“Write down up to three words that best describe your experience with math in school.” That was the opening prompt for my day of professional development last Friday. Somehow, I found myself at a table of math lovers, but around the room the immediate reaction was much more visceral. “I try to block that part of school out of my mind,” was one impromptu response. Then we stood and grouped ourselves into one of three affinity groups – whether our math experiences had generally been negative, mixed, or positive. The groups were pretty evenly divided. Insulted. Confused. Frustrating. Those were just a few words people in the negative group used to describe their math experience in school. That didn’t reflect my experience at all, and I wasn’t the only member of my group to use words like fun and satisfying.
What in the world happened here? We went around the circle, and participants did a little self-analysis to determine how we could come to such disparate conclusions.
A few interesting patterns started to surface. One was that many of the members of our class described having had a generally positive experience “until that one class…” That’s the class when they started to struggle, and then, to seal the deal, they were basically told directly by a teacher that they weren’t cut out for math. One participant reported that he was told in no uncertain terms that he was dumb. The lingering pain associated with these stories was tangible.
The entire time I was listening to these accounts, I was thinking hard about why my experiences had been so different. Now, by 2nd grade I had been told I wasn’t gifted (I don’t believe gifted programs are typically designed to serve truly gifted students, but that’s a conversation for a different post). I had received my share of “Needs improvement” on my elementary report cards. Average is probably the best word to describe my performance.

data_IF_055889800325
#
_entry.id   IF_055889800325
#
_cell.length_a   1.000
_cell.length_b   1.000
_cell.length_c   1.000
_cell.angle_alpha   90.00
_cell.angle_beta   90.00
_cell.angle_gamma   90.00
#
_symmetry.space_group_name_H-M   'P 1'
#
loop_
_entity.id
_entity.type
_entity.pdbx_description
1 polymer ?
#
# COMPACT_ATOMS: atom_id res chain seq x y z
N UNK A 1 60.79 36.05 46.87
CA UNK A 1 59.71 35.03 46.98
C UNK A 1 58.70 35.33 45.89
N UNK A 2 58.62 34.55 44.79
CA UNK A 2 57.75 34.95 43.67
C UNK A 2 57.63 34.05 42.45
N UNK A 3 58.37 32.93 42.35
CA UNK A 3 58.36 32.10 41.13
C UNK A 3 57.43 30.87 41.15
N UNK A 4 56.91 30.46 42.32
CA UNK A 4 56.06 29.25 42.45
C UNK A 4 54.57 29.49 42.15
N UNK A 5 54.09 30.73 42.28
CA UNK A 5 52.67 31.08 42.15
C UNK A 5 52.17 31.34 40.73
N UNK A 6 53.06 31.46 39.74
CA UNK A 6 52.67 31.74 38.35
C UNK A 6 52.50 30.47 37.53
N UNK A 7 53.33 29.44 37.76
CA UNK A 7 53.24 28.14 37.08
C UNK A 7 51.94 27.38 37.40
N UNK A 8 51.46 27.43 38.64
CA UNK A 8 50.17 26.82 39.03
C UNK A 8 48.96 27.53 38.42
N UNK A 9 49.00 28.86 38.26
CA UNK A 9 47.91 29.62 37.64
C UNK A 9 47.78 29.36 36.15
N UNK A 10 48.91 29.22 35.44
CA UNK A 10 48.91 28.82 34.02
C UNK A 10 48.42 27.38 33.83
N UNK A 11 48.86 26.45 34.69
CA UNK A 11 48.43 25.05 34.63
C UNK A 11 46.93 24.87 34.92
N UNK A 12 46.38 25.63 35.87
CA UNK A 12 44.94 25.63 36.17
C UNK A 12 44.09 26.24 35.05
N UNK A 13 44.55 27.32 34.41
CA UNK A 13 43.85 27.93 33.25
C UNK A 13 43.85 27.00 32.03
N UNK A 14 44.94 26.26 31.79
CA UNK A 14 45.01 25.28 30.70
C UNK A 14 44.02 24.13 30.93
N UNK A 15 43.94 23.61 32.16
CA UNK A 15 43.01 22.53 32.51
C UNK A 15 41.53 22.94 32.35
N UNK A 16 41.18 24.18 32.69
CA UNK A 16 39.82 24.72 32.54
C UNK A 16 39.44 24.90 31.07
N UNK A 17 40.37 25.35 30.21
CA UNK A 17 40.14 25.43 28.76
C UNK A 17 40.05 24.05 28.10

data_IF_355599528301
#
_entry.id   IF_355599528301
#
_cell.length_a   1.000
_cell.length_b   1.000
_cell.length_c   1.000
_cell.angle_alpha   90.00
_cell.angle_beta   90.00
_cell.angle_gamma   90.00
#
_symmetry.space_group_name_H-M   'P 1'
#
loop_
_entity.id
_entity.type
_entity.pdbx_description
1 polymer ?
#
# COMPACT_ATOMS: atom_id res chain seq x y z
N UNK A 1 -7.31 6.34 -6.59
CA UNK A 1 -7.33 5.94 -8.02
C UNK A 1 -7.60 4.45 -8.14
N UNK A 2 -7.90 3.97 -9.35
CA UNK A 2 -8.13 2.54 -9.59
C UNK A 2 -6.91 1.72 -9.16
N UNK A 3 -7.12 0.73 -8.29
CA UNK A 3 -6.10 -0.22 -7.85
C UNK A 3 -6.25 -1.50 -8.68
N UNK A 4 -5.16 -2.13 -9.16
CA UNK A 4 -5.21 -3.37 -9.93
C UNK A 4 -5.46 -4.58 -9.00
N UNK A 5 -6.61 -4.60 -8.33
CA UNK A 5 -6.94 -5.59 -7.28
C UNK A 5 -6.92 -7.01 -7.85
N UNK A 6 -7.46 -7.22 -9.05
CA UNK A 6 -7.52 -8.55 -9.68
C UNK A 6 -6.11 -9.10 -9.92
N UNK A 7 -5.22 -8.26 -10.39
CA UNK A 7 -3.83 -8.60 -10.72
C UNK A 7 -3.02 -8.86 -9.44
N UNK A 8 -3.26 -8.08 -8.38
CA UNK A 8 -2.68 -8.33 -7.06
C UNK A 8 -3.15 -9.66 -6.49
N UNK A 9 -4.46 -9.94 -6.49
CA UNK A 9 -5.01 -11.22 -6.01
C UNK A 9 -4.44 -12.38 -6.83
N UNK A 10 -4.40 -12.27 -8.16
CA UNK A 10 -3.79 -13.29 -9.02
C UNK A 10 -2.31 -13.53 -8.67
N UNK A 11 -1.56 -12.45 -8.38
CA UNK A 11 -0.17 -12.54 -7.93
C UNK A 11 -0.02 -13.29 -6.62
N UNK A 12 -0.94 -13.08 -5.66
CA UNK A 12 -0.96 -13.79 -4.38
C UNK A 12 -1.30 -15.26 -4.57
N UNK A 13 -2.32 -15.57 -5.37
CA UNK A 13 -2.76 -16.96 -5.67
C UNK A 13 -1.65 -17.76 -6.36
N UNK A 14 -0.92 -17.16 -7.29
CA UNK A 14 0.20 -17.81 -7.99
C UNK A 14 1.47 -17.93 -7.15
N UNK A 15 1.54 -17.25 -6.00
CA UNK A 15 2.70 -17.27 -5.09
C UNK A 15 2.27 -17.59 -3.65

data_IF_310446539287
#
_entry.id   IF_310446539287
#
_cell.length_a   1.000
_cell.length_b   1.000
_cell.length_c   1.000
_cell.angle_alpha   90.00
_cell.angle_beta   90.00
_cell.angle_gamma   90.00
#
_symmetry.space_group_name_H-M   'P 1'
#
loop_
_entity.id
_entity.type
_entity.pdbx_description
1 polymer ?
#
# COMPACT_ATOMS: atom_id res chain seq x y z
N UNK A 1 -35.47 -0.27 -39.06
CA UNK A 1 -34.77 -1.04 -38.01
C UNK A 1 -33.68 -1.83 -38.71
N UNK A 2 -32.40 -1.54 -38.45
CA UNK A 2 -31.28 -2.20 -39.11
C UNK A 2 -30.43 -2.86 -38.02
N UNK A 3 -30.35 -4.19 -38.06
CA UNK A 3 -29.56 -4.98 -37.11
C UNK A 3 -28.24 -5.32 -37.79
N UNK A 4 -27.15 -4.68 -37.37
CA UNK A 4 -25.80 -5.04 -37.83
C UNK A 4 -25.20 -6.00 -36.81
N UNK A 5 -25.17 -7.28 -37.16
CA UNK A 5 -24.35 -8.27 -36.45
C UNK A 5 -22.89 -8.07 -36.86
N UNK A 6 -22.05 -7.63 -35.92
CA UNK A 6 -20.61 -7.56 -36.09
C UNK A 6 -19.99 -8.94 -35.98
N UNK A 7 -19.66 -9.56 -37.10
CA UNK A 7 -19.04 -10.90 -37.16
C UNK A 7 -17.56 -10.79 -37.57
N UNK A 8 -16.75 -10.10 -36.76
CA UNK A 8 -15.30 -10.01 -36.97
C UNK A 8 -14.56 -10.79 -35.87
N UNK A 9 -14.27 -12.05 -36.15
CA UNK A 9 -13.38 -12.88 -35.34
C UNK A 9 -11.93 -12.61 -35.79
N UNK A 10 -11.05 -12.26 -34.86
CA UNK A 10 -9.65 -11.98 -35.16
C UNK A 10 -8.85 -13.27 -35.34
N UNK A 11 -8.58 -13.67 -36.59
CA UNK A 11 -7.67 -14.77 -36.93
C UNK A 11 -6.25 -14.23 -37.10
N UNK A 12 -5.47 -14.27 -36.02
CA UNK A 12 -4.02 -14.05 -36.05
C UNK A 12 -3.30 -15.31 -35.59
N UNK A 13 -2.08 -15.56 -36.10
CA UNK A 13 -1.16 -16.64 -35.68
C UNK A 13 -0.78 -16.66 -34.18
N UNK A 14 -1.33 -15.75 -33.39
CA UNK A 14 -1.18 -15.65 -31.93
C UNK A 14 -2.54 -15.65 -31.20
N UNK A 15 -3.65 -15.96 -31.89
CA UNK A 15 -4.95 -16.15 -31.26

Despite my ordinariness as a student, I developed a love of math. But why? Well, this is hardly a scientific study that can isolate the significant variables in my life that led me to love math. Yet as I stood in the circle, something jumped out at me that I hadn’t really ever considered.
Some of my earliest memories as a child are of our annual visits to my great grandparents’ house. We lived in Arizona, and their double-wide trailer in Laguna Beach, CA was a magical place. Amongst the many wonders of their little home, was my great grandpa’s puzzle closet. My great grandpa Hind loved puzzles, and he had a wonderful collection of math games and mind teasers. I spent countless hours trying to match numbers, arrange colors, untie knots, and unlock boxes. Sometimes great grandpa helped me pick out a puzzle that matched my very basic skill level. Sometimes I was informed a puzzle was off limits – I was simply not prepared and needed more practice before attempting to solve.
Perhaps it shouldn’t be a surprise that I’ve always approached math as a game. A puzzle that has a solution. When I couldn’t solve a problem, it just meant I wasn’t ready yet, or needed more guidance. I didn’t have any problem when a problem required additional time – it just meant the puzzle was harder to solve. I never took it personally.
My absolute favorite math activities were often complicated word problems, or even better, logic puzzles. My 5th grade math teacher, Mr. Christensen, took notice of this interest, and started feeding me lots of logic puzzles. I gobbled them up. Then he chose me to represent the school at Math Challenge Day – a district-wide math competition. I still remember how proud and excited I felt to participate.
Math instruction is a tough nut to crack, and certainly my over-simplified explanation here does not adequately capture the complexity of our math challenges in schools. Yet I can’t help but think that my great grandpa’s collection of mind teasers, together with the encouragement of a few observant teachers, had an outsize influence on my relationship with math.